In an audacious effort, a number of Dutch attorneys have sent an open letter to Minister of Legal Protection Franc Weerwind, pushing the Dutch government to oppose the disputed Maltese law known as Bill 55. The open letter, written by five attorneys involved in lawsuits against gaming corporations, urges the government to reject Bill 55, which they claim “seriously undermines European law.” Legal professionals are particularly worried about the law’s possible impact on the European legal environment.
The collective voice of Dutch attorneys underscores the importance of the Dutch government stating its position on Bill 55, a law passed in Malta in June. This legislation seeks to protect gaming operators with Malta Gaming Authority (MGA) licenses from legal liabilities arising from their authorised activity.
The open letter was signed by five attorneys, including Benzi Loonstein, Herman Loonstein, Johan Oosterhagen of Loonstein attorneys, and Martijn Bonefaas and Anton Heilig of Van Diepen Van der Kroef Lawyers. Their participation in litigation against MGA-licensed gaming businesses operating in the European grey market gives them with a comprehensive understanding of the law’s consequences.
The lawyers’ letter draws parallels between their efforts and the legal proceedings in Austria and Germany, where higher courts have ruled gambling companies liable for a consumer’s historical losses. This precedent could potentially shape future legal decisions in the Netherlands.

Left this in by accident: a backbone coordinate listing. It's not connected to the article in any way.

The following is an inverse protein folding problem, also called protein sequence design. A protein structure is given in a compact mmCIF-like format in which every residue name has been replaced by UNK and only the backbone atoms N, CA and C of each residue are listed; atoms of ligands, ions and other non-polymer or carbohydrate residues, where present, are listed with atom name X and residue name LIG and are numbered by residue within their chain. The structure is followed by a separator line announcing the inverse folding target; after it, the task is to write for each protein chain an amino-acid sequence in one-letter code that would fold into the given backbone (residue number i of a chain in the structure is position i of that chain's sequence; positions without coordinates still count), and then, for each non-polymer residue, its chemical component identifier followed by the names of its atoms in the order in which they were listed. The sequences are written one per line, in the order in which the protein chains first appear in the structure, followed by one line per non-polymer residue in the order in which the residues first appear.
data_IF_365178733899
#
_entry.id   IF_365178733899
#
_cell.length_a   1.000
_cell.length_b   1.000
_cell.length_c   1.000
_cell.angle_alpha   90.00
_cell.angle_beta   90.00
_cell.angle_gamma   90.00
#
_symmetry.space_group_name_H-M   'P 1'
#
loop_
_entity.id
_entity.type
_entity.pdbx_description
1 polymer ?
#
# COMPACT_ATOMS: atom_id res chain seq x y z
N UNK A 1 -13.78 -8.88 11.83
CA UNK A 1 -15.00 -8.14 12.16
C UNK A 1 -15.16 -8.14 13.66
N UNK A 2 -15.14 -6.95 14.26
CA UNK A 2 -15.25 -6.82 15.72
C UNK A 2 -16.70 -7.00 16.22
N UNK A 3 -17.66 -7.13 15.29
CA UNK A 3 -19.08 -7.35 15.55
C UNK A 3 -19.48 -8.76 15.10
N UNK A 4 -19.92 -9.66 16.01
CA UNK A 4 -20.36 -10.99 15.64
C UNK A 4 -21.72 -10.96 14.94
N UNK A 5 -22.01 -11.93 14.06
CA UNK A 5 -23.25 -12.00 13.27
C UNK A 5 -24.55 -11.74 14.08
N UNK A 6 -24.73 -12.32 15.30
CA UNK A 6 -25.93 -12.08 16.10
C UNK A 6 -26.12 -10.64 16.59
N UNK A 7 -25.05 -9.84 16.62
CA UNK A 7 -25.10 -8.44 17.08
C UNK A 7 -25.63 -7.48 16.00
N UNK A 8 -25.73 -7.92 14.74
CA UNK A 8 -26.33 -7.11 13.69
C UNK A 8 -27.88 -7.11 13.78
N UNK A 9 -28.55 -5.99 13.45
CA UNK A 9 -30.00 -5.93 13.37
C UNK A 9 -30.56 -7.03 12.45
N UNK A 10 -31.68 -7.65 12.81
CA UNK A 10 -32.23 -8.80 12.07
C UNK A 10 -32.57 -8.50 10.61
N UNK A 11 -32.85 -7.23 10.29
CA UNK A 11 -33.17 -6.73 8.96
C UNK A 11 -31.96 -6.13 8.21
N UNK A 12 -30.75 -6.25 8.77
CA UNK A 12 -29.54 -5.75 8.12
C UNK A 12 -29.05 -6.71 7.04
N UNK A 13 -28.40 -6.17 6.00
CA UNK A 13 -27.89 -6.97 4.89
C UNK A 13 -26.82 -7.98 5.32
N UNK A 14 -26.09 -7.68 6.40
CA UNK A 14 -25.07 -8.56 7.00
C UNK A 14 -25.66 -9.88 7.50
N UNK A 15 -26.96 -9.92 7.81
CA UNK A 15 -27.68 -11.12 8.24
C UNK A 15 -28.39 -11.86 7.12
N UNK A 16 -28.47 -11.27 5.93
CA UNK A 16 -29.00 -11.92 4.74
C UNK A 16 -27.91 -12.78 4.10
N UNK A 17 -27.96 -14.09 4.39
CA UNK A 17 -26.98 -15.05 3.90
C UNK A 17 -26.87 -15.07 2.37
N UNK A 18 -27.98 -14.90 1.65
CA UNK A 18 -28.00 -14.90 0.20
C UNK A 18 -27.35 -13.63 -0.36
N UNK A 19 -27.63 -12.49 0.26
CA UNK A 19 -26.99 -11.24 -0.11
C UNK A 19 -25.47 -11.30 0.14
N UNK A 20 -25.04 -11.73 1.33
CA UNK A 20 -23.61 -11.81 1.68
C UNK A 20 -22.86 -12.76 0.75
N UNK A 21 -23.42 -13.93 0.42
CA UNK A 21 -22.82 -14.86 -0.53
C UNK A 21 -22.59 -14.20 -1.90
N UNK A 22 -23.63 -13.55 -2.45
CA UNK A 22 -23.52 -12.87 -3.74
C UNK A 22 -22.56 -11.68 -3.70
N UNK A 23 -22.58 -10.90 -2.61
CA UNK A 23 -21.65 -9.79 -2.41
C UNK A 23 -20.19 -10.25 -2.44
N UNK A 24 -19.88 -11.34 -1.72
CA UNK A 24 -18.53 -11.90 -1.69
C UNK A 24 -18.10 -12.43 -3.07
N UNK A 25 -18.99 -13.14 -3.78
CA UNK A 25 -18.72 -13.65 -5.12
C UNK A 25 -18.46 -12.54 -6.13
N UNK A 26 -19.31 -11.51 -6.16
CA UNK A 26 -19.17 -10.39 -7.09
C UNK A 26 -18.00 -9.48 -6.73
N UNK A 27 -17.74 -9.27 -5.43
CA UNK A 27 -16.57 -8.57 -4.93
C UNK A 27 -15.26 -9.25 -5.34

The signatories assert that the MGA-licensed operators, who offered gambling without a license from the Dutch regulator Kansspelautoriteit (KSA), should be held accountable for compensating players for all incurred losses. They underscore that the companies were operating “illegally,” thus violating Article 1 of the Dutch Betting and Gaming Act (KOA), which should obligate them to compensate players.
Highlighting both European and Dutch jurisprudence, the lawyers argue that Bill 55 breaches the Recast Brussels Regulation, an EU law governing legal judgements between member states. The lawyers contest this law’s impact on the independent judiciaries and legislatures of both the Netherlands and Malta.
The open letter concludes with a call to action, urging the Dutch government to champion the interests of affected Dutch citizens and to ensure that Malta refrains from undermining the Rule of Law enshrined in the EU treaties. The lawyers emphasize the necessity of preserving the integrity of the legal systems within the EU.
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